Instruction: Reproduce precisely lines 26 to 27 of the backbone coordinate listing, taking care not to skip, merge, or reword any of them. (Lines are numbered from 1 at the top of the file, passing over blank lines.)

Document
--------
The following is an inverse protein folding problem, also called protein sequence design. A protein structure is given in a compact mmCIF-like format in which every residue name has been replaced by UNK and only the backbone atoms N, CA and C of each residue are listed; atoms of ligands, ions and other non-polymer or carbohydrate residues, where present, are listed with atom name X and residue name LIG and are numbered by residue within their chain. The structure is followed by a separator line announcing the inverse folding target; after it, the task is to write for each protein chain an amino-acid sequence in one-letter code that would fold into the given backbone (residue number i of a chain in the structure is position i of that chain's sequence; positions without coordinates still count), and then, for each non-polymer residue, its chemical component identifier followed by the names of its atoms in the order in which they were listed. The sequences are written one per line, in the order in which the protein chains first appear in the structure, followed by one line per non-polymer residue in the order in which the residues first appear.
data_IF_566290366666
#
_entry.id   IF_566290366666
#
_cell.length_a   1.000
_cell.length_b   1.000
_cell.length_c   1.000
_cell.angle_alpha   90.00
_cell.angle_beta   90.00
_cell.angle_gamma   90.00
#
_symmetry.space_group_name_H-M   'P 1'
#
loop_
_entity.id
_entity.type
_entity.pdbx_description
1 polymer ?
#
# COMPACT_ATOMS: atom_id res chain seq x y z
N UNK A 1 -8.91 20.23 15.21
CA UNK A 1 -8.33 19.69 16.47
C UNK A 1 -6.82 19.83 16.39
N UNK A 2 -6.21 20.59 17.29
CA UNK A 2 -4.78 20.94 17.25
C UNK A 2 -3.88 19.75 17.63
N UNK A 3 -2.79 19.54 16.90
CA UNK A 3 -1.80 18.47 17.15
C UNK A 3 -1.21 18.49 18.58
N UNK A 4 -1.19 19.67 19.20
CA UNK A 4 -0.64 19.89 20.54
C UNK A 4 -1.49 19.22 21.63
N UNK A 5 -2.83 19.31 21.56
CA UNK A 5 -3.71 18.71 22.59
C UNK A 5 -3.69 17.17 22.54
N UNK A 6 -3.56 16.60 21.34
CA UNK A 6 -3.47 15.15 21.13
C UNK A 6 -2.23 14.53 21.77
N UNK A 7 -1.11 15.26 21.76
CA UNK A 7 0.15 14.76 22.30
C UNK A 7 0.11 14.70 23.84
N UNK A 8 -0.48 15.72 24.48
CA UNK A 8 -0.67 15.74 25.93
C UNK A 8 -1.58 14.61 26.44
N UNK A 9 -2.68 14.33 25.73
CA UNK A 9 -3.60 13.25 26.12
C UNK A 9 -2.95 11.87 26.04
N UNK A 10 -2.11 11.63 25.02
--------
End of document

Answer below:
CA UNK A 2 -4.78 20.94 17.25
C UNK A 2 -3.88 19.75 17.63